Now, this is not to say that there’s only one way to do any play. My Hamlet or Odd Couple or Sweeney Todd is going to be different from any other director’s, since we see different things in those plays that we’ll want to bring out. Even if I do something a second time, I’m going to do it differently from the way I did it the first time; different actors will bring out different values and moments and I’m an older and different person. The Long Day’s Journey I’d do now would be different from the one I did in 1997. (Though it would still be uncut.)

Even saying that, there may certainly be times where I’d want to deconstruct something or deliberately go against what’s on the page in order to make a statement about its values needing to be questioned or criticized. I have ideas about Chekhov that go against the way his plays are usually performed (though, ironically for this example, completely in line with what I think he intended), and in grad school, I devised a Brechtian deconstruction of You Can’t Take It with You (a play I really like) that highlighted and commented on its theatricality, artificiality, and place in the development of situation comedy.

So while there are obvious exceptions, most scripts intended for the commercial theatre—especially from a certain period—are pretty obvious as to what they’re about, and any attempts to screw around with them are foolhardy, pigheaded, and probably doomed to failure.

My own most notable experience here is when I directed The Fantasticks. I originally wanted to shake some of the rust and dust off of it; to lose some of its fussiness and make it more “relevant” to a modern audience. There was, I thought, a stodginess to it that needed to be lost. Anyone who’s directed the show knows that the licensor includes what is virtually an instruction manual the size of a phone book* on how to (more or less) recreate Word Baker’s 1960 production, right down to where to hang prop and costume pieces in the trunk. 

The instruction manual does not include Jerry Orbach. Dammit.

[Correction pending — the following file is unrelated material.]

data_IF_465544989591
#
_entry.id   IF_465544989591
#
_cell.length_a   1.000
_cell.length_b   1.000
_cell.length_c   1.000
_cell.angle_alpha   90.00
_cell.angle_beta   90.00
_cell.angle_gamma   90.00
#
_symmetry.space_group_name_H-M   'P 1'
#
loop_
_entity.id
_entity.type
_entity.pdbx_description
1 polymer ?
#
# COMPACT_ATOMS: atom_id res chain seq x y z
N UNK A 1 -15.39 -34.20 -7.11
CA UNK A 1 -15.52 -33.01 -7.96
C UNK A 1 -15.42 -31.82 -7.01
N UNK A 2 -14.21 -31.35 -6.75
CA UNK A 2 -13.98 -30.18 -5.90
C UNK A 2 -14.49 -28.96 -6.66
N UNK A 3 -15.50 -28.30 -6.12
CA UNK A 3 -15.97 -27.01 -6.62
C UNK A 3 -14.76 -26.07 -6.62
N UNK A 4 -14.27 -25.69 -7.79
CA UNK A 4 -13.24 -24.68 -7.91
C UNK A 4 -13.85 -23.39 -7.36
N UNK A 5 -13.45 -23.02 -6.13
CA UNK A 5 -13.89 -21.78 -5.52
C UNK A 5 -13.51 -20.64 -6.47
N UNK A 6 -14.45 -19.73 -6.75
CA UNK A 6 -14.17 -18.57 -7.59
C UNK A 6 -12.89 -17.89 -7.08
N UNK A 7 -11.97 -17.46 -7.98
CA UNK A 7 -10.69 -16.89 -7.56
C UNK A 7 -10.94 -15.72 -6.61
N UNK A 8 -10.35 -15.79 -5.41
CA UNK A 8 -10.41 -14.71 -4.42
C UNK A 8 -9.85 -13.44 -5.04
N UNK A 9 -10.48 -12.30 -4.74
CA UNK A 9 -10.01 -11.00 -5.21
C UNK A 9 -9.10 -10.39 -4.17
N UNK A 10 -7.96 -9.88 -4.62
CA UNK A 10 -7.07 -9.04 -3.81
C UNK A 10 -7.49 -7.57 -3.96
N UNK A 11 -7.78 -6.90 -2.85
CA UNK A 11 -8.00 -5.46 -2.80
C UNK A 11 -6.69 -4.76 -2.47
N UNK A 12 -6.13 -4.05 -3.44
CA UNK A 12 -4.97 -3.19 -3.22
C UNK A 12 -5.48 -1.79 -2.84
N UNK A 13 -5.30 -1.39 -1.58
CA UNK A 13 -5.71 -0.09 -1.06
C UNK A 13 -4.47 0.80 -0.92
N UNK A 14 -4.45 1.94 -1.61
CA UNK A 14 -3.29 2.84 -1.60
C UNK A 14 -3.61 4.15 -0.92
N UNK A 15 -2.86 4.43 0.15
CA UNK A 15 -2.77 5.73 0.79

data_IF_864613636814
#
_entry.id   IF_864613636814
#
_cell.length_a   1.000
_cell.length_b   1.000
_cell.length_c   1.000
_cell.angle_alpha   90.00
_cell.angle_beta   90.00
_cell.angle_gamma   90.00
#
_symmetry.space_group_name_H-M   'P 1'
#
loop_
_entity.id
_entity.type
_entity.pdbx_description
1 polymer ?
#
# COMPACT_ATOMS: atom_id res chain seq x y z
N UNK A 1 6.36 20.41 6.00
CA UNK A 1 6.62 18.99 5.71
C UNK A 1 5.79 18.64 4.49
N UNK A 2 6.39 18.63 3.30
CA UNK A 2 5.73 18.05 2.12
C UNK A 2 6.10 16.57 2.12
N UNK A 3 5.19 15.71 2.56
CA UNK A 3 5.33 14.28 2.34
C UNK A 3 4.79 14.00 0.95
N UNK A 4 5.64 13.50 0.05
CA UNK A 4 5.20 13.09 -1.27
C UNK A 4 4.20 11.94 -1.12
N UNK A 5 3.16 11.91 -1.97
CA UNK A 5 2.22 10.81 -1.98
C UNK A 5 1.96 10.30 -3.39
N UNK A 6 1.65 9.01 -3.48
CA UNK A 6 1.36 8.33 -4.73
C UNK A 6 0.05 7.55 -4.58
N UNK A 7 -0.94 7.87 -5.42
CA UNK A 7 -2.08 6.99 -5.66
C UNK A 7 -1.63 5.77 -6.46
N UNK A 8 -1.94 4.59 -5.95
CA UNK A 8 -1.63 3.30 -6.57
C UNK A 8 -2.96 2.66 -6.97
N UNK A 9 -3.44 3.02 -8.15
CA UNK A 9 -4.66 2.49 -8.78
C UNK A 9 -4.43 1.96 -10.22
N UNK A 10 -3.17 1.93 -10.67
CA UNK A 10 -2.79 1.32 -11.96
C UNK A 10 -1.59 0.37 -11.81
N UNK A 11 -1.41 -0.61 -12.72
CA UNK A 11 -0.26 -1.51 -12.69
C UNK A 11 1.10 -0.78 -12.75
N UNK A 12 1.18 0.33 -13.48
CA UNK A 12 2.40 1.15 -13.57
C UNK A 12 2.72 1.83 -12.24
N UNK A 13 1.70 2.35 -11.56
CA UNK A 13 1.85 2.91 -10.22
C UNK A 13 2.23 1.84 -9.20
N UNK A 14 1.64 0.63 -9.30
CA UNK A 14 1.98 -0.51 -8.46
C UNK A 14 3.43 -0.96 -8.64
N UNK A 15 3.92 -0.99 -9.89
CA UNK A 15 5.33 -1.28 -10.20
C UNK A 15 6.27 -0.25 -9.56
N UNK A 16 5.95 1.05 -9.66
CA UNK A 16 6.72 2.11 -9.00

(*Note to younger readers: a “phone book**” was a thick volume that contained addresses and phone numbers for every person and business in a designated are.)

(**Note to even younger readers: a “book” was a bound collection of paper upon which was printed a made-up story or accounting of factual events.)

When I got this manual, my first reaction was to sniff “Well, I’m not going to do it that way! My production will be my own!” But the more I looked at the script in conjunction with the manual, the more I realized that to make massive changes just for the sake of making changes was an exercise in hubris. There’s a reason the show has played so well for more than half a century. There probably really is a right way and a wrong way to do it, and I opted for the “right” way. It told the story in the way the authors intended. (This isn’t to say we didn’t tweak things or fit it to the actors; but we didn’t stray far from what was on the page.) The results were one of my proudest productions and fondest theatrical memories. It was a beautiful and touching production (if I say so myself), and I never regretted not having deconstructed it just because I could.

What brings this up? Well, we recently saw a production at one of the major houses in town of a show that could be considered a modern classic of sorts. (The production shall go nameless to protect the innocent.) From the moment it started, though, I knew we were in trouble. In the apparent name of shaking things up, the director (with a number of impressive credits nationally) had decided to put his or her stamp on it, despite anything intended by the creators. The changes weren’t done in the name of deconstruction or postmodernism or commenting on the text; they seemed done just because this director either knew better how to tell the story than the people who created it or was just tired of the “old” ways of doing it.

Let me hasten to add here (in case I haven’t made it clear) that I don’t expect directors, designers, or actors to do exactly what was done in the original production of something (if it’s, as in this case, a revival). Each company and production should be unique and bring a flavor or their own to the mix, while (as I mentioned last time) “coloring inside the lines.”